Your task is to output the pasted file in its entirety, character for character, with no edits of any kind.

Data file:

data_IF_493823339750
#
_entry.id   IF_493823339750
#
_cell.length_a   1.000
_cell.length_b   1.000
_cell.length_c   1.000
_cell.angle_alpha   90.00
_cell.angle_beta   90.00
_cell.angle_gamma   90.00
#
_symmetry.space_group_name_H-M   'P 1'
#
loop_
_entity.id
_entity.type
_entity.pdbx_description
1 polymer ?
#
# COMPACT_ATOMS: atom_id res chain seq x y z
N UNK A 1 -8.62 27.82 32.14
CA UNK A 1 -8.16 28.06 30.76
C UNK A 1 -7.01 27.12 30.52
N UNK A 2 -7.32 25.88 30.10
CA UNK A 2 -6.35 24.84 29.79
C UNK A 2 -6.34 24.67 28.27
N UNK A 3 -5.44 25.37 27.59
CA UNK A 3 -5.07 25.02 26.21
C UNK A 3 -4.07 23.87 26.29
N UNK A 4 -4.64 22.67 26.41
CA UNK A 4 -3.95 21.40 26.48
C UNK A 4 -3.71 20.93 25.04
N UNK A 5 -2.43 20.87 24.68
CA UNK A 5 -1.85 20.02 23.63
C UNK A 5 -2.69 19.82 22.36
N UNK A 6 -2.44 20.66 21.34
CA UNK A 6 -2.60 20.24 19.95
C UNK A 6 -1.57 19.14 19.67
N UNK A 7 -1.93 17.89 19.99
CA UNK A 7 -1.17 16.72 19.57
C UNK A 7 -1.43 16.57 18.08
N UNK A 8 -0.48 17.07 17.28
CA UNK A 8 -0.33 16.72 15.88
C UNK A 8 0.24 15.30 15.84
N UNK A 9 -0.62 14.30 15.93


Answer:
data_IF_493823339750
#
_entry.id   IF_493823339750
#
_cell.length_a   1.000
_cell.length_b   1.000
_cell.length_c   1.000
_cell.angle_alpha   90.00
_cell.angle_beta   90.00
_cell.angle_gamma   90.00
#
_symmetry.space_group_name_H-M   'P 1'
#
loop_
_entity.id
_entity.type
_entity.pdbx_description
1 polymer ?
#
# COMPACT_ATOMS: atom_id res chain seq x y z
N UNK A 1 -8.62 27.82 32.14
CA UNK A 1 -8.16 28.06 30.76
C UNK A 1 -7.01 27.12 30.52
N UNK A 2 -7.32 25.88 30.10
CA UNK A 2 -6.35 24.84 29.79
C UNK A 2 -6.34 24.67 28.27
N UNK A 3 -5.44 25.37 27.59
CA UNK A 3 -5.07 25.02 26.21
C UNK A 3 -4.07 23.87 26.29
N UNK A 4 -4.64 22.67 26.41
CA UNK A 4 -3.95 21.40 26.48
C UNK A 4 -3.71 20.93 25.04
N UNK A 5 -2.43 20.87 24.68
CA UNK A 5 -1.85 20.02 23.63
C UNK A 5 -2.69 19.82 22.36
N UNK A 6 -2.44 20.66 21.34
CA UNK A 6 -2.60 20.24 19.95
C UNK A 6 -1.57 19.14 19.67
N UNK A 7 -1.93 17.89 19.99
CA UNK A 7 -1.17 16.72 19.57
C UNK A 7 -1.43 16.57 18.08
N UNK A 8 -0.48 17.07 17.28
CA UNK A 8 -0.33 16.72 15.88
C UNK A 8 0.24 15.30 15.84
N UNK A 9 -0.62 14.30 15.93